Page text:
How can we find a method to live gratefully?  These three words:  Stop, look, go.  We must stop, be quiet, and be able to look.  We need stop signs in our life.  Then we open our eyes, our ears, our hearts – for opportunities to help others.  When we open our hearts to the opportunities the opportunities invite us to do something … we can do whatever life offers to you in any given moment.  Sometime it’s just to enjoy.  Sometime it’s more than that.
        This embracing of gratitude can change our world. If we are grateful we are not fearful. If we are not fearful, we are not violent. If we are grateful we act out of a sense of “enough”  - not scarcity. If we are grateful we enjoy the differences between people and we are respectful to everybody.  The future of the world will be a network, not a power pyramid.  We need a network of small groups of grateful people, joyful people.  You can be in a network of joyful living. 
          - What would it be like to have a gratitude journal in which we wrote about what we are grateful for every day?  How might it change us?  How might it change our relationships?  Our orientation toward the world?  How might it change what see – and then what we are grateful for, and then what we do?

 Heart-Focused Breathing

In the practice of calming our anxieties using the methods of Heart Math, we are asked to focus on the center of our chests, that area around our heart, and to gently imagine breathing through that space.  And, once we are breathing through that space around our heart, we are to imagine a time in our life when we had an experience of profound appreciation – or gratitude. And we are then to take that experience of appreciation or gratitude, and take that emotion and breathe it through and around our hearts.  Research at the Institute for Heart Math has shown that by doing this we actually can change the quality of our heart beats, so that our heart beats and smooth – like a sine wave, not jagged like a mountain profile.  And this smoothed  out heart rate will calm us down, take away our anxiety and fearfulness, and open us up to the world.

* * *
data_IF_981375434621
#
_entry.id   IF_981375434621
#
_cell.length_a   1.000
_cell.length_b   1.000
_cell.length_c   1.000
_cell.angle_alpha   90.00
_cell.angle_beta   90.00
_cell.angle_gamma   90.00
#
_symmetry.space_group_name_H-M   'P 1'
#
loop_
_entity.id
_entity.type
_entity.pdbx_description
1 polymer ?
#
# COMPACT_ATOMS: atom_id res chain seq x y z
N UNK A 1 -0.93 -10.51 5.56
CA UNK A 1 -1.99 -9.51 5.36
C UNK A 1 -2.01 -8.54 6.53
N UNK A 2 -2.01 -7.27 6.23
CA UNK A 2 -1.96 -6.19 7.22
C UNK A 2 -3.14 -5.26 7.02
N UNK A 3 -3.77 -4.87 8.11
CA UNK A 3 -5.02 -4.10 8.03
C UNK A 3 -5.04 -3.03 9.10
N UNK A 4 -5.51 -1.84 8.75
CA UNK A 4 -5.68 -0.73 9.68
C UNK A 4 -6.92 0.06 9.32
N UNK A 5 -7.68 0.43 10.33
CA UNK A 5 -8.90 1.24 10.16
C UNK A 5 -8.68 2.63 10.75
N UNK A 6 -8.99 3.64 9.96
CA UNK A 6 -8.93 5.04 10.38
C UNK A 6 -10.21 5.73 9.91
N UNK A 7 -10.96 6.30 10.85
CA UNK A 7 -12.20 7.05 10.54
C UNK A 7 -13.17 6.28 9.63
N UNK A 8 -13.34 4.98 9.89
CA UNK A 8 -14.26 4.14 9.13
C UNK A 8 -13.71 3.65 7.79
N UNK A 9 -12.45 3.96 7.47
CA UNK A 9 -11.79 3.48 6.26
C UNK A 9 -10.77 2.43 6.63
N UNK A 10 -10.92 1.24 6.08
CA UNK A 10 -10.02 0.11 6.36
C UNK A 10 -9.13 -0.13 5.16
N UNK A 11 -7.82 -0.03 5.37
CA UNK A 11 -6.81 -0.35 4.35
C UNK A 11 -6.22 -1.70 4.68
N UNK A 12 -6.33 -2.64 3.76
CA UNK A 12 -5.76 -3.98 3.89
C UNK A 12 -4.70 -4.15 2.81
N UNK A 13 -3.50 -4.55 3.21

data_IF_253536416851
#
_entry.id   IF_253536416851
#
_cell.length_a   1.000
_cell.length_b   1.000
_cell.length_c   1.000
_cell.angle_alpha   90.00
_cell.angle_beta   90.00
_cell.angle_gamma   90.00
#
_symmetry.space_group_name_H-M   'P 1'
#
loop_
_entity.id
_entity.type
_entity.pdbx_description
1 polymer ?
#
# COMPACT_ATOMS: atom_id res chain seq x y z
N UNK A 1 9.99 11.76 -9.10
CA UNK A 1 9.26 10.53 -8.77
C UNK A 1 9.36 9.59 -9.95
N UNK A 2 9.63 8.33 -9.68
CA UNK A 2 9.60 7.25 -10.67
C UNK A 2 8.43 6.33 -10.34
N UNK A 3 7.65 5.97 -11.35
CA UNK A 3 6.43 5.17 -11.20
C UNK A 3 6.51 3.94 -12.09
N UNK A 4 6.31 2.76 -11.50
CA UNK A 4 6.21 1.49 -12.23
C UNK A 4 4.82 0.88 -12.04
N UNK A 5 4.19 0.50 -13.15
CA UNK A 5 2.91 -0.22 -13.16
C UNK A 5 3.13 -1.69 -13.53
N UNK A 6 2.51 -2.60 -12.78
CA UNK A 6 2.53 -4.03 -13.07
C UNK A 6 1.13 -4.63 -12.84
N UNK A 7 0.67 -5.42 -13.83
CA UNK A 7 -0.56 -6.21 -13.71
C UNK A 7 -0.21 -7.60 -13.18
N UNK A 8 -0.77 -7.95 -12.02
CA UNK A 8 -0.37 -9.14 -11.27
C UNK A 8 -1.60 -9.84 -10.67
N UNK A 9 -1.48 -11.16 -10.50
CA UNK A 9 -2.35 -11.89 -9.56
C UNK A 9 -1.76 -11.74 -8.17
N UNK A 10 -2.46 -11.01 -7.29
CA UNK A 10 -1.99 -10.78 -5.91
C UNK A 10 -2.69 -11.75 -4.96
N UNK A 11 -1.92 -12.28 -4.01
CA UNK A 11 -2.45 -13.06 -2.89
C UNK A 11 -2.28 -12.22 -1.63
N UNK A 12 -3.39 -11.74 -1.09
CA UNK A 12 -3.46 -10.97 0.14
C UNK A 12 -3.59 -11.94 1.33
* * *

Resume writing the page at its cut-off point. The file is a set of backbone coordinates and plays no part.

Take a moment and try this now … breathe through the center of your chest, that area around your heart.  Now think of a moment of deep gratitude, deep appreciation. And then take the emotion of that moment and send it with your breath through and around your heart.  Nice and easy now.  That’s it.

Laughter

As we grow wiser we learn to laugh more often; particularly at ourselves.  We can step back from those issues that we take so seriously and laugh at ourselves, at what is at times is the drama we create in our minds and step back and laugh at our anger, laugh at our frustration, laugh at not being appreciated or taken seriously.  This is not to dismiss the fact that it’s good to be acknowledged, to be seen and heard, to be appreciated and values.  Yes, that’s all-important and necessary for happiness.  But, when it doesn’t happen, when others can’t or won’t provide those courtesies, can we step back and – in seeing ourselves in pain … laugh?  Laugh at ourselves?  Perhaps we can’t laugh at all the indignities of our lives, or all the tragedy and pain.  But, is there something there we can laugh at?   We all do stupid things; we all make dumb mistakes, sometimes with serious consequences.  Can we laugh at some of them?  And in doing so, add to the list of things – our list of absurdities, our list of screw-ups, our list of self-centered obsessions? 
            -Take a moment now and think of the issues or incidents or indignities that currently bring you pain.  And try laughing at one or two of them. Laugh at your obsessions, your indignities, your frustrations – when you were not taken seriously, when you were insulted, when you were hurt – and your ego was stepped on and the offender walked away.  Try laughing at yourself – and the absurdity that you should be special. 

The Refusal to Mourn[5]

Finally, the wise words of Sheldon Kopp, a psychotherapist whose writings were instructive to me when I was starting out in the field 39 years ago has said:

“If we try to hold on to that past, insisting that it must not be lost to us, then we shall fall more quickly and more ignobly than did the gurus of the past whom we would preserve.  We may get what  we can from our present efforts to struggle with what human happiness  is all about, but only if we see that we too can develop nothing lasting.  We must give up what cannot last and what we cannot change, accepting out losses, if we are to have all that we might of present meanings and joys.